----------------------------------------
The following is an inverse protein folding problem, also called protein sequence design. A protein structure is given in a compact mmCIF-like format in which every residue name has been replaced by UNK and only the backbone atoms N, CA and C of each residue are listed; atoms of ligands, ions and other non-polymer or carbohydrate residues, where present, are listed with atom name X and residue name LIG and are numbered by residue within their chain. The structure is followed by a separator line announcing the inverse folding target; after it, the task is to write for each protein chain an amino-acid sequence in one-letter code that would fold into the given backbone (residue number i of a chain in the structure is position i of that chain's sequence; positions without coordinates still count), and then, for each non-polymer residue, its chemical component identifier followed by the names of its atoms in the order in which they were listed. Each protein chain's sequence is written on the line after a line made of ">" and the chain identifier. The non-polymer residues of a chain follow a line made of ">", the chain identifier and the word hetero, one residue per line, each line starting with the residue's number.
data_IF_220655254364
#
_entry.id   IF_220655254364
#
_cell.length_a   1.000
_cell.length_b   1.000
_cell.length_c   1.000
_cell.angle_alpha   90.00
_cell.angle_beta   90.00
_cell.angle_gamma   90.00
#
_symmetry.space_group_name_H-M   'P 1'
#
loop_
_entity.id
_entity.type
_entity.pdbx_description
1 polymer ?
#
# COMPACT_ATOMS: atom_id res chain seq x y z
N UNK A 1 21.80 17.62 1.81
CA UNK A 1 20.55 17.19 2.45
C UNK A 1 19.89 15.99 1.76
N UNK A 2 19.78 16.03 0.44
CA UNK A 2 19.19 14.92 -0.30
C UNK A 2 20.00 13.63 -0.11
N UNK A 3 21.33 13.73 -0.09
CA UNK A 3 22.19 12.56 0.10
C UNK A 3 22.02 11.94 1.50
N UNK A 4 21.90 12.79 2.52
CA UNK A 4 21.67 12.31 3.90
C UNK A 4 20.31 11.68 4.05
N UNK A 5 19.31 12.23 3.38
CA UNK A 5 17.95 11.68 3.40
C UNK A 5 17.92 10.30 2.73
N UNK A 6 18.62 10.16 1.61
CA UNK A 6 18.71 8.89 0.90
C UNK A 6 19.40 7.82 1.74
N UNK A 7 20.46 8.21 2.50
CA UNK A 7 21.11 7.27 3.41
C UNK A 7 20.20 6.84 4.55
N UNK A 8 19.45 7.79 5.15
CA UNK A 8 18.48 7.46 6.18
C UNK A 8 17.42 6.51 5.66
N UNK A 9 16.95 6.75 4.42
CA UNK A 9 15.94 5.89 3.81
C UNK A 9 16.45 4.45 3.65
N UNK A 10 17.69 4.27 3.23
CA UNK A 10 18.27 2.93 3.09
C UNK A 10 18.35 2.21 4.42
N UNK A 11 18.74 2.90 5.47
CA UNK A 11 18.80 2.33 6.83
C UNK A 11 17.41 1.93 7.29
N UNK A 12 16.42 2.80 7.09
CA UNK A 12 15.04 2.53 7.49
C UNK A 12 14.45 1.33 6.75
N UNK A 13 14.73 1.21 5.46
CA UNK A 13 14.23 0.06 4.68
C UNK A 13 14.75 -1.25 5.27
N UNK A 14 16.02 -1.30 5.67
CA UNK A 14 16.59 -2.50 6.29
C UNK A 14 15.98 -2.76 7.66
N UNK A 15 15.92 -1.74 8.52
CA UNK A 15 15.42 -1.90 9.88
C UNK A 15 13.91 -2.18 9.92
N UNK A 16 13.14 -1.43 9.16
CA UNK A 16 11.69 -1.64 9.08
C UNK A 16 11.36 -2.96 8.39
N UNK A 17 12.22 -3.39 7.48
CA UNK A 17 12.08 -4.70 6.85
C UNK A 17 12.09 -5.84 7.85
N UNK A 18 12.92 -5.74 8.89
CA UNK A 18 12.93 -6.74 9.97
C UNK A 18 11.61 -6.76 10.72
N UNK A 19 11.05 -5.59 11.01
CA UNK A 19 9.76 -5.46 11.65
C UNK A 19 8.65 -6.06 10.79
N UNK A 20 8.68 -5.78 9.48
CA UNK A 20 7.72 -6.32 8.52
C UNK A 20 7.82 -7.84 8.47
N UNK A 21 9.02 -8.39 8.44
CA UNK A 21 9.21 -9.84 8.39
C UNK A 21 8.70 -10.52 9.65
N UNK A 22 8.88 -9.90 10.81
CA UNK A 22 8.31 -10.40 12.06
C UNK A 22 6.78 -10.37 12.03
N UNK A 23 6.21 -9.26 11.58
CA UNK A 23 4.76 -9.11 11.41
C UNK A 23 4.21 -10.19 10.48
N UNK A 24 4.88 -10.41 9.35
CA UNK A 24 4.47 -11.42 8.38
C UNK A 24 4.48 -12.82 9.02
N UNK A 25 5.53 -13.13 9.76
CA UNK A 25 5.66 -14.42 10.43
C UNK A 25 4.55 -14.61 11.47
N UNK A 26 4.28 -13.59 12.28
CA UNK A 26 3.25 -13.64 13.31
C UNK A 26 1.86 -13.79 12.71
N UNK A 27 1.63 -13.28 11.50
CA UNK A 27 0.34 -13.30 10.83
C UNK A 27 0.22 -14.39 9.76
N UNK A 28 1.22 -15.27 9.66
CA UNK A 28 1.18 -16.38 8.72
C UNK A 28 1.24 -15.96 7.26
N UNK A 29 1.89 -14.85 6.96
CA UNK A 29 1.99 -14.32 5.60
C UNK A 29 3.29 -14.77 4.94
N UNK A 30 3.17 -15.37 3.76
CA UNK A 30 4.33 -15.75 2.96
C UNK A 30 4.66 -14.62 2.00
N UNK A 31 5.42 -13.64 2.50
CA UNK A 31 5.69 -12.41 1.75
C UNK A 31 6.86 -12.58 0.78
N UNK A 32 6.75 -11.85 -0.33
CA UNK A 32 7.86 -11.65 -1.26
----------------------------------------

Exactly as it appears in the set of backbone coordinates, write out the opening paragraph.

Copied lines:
The following is an inverse protein folding problem, also called protein sequence design. A protein structure is given in a compact mmCIF-like format in which every residue name has been replaced by UNK and only the backbone atoms N, CA and C of each residue are listed; atoms of ligands, ions and other non-polymer or carbohydrate residues, where present, are listed with atom name X and residue name LIG and are numbered by residue within their chain. The structure is followed by a separator line announcing the inverse folding target; after it, the task is to write for each protein chain an amino-acid sequence in one-letter code that would fold into the given backbone (residue number i of a chain in the structure is position i of that chain's sequence; positions without coordinates still count), and then, for each non-polymer residue, its chemical component identifier followed by the names of its atoms in the order in which they were listed. Each protein chain's sequence is written on the line after a line made of ">" and the chain identifier. The non-polymer residues of a chain follow a line made of ">", the chain identifier and the word hetero, one residue per line, each line starting with the residue's number.